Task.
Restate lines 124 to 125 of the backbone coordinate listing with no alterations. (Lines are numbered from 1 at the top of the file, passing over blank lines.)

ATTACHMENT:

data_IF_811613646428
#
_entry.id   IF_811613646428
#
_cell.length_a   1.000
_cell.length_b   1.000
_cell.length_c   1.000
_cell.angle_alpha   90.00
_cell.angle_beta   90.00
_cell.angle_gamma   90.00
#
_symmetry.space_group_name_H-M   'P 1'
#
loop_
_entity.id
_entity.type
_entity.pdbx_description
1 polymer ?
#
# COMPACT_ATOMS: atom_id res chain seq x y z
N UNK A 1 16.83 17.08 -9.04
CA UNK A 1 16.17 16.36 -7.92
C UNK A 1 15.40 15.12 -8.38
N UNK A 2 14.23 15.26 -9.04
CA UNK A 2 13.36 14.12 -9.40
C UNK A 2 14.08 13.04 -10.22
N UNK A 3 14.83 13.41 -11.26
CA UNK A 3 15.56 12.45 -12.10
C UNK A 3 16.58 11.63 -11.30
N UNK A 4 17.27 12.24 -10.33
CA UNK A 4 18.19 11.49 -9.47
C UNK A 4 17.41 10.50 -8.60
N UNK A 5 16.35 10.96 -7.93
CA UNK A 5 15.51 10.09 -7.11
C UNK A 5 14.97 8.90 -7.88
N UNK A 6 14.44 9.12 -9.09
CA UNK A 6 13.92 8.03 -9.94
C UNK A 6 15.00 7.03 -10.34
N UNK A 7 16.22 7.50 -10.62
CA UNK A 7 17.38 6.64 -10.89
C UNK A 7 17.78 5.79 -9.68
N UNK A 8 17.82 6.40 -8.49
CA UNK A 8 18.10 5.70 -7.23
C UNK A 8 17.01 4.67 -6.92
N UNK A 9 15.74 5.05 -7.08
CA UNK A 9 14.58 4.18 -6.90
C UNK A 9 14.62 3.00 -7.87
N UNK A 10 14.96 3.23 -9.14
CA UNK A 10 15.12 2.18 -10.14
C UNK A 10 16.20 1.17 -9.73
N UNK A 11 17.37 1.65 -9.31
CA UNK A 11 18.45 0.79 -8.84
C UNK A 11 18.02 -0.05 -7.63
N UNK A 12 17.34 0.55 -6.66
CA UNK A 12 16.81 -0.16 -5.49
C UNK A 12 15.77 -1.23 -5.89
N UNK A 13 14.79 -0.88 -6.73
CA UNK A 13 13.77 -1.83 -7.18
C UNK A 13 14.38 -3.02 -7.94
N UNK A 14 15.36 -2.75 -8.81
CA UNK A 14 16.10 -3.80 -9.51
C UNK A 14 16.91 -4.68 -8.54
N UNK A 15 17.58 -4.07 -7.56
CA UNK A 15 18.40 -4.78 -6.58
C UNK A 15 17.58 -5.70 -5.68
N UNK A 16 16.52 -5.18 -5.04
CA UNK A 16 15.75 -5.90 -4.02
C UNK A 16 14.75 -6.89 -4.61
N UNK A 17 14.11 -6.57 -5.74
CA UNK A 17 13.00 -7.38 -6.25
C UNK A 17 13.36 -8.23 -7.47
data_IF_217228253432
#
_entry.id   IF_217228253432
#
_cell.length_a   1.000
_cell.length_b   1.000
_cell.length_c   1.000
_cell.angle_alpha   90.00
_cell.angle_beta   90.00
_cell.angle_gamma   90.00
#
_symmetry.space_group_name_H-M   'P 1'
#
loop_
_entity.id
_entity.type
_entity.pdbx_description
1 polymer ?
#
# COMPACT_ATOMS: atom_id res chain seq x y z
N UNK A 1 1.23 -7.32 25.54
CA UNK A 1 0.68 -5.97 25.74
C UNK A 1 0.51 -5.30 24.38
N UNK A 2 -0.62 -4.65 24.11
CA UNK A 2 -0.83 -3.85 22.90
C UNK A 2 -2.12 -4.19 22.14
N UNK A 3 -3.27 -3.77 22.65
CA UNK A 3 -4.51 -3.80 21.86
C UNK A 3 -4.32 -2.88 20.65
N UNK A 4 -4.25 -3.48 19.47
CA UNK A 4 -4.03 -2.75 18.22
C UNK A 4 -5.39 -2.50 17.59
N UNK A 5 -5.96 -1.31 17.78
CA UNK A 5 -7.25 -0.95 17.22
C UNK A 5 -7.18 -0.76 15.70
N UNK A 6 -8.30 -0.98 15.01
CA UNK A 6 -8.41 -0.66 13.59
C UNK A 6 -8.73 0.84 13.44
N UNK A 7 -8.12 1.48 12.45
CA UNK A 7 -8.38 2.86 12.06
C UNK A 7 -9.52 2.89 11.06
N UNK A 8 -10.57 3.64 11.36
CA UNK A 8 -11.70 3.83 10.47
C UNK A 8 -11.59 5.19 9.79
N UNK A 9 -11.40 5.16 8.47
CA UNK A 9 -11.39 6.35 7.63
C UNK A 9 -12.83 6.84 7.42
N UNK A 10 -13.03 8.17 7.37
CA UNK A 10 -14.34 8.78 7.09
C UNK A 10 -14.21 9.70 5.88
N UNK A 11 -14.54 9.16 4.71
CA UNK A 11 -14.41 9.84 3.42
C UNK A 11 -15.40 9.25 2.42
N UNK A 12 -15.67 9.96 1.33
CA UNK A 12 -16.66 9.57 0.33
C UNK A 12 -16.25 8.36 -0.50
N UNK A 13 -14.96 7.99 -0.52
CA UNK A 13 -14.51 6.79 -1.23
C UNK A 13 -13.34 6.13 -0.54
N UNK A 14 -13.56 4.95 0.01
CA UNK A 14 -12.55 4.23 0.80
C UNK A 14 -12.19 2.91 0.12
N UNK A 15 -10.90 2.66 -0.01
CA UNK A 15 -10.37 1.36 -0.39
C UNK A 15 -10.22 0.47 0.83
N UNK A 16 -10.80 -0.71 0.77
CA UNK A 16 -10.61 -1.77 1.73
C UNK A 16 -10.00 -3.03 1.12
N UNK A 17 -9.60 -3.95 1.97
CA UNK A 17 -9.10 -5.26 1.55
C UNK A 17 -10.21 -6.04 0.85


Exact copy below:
C UNK A 11 -15.40 9.25 2.42
N UNK A 12 -15.67 9.96 1.33